Shorter trips include Colonial Mexico (27 days); The Northwest Interior – The State of Chihuahua (12 days); and The Baja Peninsula (17 days).

Chapter 2, Details, Details, Details tells you exactly what you need to do before you leave, and how much you can expect to pay (the Churches averaged $13.53 US per night in their 2004/2005 trip in a pickup camper (23 feet long), “never staying long enough for a discount.”

You will also discover that the best campgrounds “tend to be in popular areas of the Baja Peninsula and the west coast.” Should you prefer to travel with others of like mind, there are “about 200 caravans into Mexico each year.” Typically a caravan “is composed of approximately 20 rigs” and the price includes “a knowledgeable caravan leader in his own RV, a tail-gunner or caboose RV with an experienced mechanic, campground fees, many meals and tours at stops along the way, and lots of camaraderie.” Mike and Terry list the addresses and phone numbers of ten “leading caravan companies.” What about money? Drinking water? Vegetables? Children? Driving in Mexico? Gas stations? Insects? Insurance? Laundry? Police? Telephones? Toll Roads? Vehicle Preparation and Breakdowns? These are all some of the sub-sections of Chapter 2.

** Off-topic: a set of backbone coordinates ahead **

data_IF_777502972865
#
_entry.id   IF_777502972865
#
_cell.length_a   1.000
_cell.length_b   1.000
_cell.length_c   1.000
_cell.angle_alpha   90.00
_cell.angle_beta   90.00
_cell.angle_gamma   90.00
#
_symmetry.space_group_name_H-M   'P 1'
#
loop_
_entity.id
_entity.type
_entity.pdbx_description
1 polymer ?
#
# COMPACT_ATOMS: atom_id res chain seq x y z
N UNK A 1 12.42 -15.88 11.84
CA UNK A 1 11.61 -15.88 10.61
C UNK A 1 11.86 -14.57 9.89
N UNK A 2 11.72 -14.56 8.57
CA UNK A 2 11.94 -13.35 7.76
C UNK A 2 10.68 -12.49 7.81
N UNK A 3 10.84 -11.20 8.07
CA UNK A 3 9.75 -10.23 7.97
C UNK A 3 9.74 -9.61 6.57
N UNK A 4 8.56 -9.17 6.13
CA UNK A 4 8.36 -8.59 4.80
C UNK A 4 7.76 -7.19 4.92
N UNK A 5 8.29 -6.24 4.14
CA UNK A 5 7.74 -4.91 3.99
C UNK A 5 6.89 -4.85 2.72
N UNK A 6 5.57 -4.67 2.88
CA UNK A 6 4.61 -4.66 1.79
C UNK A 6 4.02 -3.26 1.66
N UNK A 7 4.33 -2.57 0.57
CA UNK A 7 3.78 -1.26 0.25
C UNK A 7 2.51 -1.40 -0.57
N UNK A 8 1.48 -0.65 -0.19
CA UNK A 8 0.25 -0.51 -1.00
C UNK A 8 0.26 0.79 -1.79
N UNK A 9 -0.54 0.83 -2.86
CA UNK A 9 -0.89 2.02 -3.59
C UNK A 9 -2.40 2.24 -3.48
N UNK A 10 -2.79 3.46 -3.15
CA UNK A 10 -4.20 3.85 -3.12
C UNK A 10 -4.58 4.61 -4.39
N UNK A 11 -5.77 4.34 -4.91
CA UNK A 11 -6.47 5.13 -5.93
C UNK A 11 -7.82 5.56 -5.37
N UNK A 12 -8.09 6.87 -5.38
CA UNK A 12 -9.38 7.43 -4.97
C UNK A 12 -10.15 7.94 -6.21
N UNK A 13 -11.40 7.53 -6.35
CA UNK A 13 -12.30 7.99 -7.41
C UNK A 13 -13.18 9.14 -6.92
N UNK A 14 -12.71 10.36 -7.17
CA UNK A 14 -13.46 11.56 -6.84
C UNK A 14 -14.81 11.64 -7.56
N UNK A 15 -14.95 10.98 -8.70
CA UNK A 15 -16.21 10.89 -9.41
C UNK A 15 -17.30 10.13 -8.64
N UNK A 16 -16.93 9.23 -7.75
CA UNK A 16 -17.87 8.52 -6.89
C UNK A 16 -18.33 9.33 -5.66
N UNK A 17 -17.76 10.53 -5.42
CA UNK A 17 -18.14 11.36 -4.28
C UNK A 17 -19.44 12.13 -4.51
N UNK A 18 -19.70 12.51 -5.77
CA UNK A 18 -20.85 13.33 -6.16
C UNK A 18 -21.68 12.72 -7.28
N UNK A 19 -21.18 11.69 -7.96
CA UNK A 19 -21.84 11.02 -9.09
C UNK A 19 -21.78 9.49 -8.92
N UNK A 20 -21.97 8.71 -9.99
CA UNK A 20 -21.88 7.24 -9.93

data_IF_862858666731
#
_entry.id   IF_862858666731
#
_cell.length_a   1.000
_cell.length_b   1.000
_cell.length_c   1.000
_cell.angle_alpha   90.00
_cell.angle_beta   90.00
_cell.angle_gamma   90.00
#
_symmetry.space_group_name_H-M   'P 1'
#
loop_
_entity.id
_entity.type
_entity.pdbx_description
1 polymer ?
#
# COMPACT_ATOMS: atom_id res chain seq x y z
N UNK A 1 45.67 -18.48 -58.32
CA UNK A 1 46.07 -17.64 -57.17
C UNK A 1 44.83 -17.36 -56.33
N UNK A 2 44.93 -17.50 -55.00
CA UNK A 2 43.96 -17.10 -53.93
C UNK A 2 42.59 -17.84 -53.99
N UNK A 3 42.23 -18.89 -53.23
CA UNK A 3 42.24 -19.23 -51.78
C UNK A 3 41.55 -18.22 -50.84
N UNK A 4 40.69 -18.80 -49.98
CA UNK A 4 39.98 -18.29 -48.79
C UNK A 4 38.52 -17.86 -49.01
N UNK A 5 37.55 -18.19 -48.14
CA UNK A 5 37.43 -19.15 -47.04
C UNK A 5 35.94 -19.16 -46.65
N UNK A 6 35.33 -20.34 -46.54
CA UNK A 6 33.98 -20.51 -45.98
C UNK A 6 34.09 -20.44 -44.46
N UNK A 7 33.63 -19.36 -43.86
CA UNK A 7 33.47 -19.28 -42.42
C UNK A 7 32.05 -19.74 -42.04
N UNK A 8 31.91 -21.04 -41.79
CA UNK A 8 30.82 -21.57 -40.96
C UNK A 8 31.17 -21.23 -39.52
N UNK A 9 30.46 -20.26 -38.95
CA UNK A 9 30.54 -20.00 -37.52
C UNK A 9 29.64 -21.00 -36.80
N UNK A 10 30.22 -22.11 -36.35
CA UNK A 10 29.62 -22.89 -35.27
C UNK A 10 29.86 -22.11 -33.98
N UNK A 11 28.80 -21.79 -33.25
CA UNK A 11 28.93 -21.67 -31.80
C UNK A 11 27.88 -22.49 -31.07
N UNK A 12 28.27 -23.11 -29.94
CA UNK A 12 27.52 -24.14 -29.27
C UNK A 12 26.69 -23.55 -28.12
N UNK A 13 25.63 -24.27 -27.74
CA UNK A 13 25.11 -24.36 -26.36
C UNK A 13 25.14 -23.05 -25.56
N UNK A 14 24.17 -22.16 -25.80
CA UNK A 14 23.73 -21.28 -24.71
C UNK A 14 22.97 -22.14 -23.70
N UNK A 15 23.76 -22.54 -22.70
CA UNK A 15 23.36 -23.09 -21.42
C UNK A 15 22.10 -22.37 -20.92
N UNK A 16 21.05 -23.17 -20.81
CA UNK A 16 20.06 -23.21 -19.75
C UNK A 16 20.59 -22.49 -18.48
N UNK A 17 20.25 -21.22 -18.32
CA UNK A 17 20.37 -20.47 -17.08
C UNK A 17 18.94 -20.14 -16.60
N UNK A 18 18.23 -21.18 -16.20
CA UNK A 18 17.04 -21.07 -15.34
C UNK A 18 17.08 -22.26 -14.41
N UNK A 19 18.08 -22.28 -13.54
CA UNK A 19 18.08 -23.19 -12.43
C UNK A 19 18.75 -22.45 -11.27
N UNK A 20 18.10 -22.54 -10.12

Chapter 3, Crossing the Border tells you what documentation you need to enter Mexico, and this includes for people vehicles, and pets. You will also find what you can take into Mexico and what you cannot (guns, for example, can get you a term in a Mexican jail). You will also find a detailed discussion of each of the more popular border crossings. “Nogales is the preferred crossing for folks headed down Mexico’s west coast since it is serviced by the U.S. Interstate Highway 17 from Tucson to the north and serves as the beginning of Mex 15….” With each border crossing, you can also read about campgrounds in the U.S., immediately north of the crossings.